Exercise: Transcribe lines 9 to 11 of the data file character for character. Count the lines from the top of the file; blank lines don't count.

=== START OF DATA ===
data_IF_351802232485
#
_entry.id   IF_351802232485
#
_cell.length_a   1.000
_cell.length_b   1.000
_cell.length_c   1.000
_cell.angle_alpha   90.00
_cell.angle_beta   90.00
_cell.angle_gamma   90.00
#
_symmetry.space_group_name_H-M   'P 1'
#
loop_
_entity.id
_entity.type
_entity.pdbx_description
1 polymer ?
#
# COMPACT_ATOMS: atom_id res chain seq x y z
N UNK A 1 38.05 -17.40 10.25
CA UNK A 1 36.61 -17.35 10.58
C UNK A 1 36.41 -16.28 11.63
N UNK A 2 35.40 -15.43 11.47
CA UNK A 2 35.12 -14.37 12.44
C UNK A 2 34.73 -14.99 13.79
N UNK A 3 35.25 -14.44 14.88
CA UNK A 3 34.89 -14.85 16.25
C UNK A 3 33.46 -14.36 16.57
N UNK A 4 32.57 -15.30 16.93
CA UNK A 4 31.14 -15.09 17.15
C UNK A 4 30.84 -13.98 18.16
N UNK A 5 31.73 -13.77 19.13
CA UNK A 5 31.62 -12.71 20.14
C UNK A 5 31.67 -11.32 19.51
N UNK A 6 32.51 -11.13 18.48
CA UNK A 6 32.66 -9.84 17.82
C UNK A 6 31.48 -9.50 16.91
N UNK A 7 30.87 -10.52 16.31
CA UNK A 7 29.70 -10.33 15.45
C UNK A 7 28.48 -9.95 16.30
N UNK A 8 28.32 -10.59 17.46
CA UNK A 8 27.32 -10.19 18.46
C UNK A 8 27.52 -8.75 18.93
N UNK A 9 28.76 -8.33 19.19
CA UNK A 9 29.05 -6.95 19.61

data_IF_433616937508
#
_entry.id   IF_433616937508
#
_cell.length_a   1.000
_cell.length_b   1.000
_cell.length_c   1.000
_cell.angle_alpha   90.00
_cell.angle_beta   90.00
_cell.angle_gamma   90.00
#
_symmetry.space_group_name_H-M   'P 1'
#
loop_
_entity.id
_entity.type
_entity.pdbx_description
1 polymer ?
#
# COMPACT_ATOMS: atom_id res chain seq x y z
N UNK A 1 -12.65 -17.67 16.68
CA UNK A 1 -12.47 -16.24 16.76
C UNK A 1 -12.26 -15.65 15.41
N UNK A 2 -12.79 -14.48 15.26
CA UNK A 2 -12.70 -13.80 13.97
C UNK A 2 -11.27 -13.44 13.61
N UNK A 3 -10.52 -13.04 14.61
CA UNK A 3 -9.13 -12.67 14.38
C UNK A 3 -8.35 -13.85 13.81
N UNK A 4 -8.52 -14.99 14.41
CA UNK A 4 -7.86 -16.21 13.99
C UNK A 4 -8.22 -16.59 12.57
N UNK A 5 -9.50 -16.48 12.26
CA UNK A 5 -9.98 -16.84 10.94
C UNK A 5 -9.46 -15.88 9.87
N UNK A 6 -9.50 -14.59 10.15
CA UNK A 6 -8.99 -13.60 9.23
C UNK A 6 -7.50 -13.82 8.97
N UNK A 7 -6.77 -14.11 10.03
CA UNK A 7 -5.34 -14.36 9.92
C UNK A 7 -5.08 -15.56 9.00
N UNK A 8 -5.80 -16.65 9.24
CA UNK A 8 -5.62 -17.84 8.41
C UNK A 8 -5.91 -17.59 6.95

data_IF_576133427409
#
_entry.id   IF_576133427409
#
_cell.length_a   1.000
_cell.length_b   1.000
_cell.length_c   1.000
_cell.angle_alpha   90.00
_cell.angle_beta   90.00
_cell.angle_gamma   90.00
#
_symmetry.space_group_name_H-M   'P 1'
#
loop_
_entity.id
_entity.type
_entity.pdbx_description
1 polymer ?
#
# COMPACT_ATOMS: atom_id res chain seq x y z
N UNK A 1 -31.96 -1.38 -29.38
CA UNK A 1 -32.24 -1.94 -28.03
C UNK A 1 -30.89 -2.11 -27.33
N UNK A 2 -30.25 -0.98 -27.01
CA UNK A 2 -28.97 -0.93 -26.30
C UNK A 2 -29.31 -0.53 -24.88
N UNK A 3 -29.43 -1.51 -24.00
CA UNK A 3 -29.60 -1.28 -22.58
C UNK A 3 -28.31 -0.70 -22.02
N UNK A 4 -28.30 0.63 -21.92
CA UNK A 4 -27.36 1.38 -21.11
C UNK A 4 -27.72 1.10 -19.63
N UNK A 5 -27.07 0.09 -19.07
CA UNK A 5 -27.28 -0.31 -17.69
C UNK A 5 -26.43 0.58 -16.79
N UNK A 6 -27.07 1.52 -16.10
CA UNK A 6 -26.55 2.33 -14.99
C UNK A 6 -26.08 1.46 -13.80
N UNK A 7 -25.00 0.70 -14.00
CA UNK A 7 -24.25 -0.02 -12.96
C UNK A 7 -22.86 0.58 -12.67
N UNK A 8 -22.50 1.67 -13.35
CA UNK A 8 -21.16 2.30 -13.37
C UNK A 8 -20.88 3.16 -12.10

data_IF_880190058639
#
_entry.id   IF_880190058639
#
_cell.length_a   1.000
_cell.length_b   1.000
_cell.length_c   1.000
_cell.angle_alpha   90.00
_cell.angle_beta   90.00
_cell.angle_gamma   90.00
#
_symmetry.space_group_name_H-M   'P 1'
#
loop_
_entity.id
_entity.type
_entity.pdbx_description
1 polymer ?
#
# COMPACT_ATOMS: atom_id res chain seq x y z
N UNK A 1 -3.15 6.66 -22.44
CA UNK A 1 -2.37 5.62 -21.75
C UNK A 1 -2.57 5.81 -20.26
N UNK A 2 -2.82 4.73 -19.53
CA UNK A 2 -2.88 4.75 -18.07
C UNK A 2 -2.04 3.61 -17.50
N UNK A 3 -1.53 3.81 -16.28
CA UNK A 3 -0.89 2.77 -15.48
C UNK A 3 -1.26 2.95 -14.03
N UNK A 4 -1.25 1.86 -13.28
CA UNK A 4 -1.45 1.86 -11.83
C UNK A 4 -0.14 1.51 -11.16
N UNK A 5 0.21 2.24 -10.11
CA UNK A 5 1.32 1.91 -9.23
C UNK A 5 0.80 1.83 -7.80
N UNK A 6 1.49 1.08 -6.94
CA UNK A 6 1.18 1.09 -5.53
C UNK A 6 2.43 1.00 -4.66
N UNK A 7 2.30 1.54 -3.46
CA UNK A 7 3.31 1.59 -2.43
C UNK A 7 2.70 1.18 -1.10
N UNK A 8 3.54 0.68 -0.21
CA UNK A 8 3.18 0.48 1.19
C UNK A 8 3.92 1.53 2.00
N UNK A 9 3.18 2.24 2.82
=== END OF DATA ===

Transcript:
_cell.angle_beta   90.00
_cell.angle_gamma   90.00
#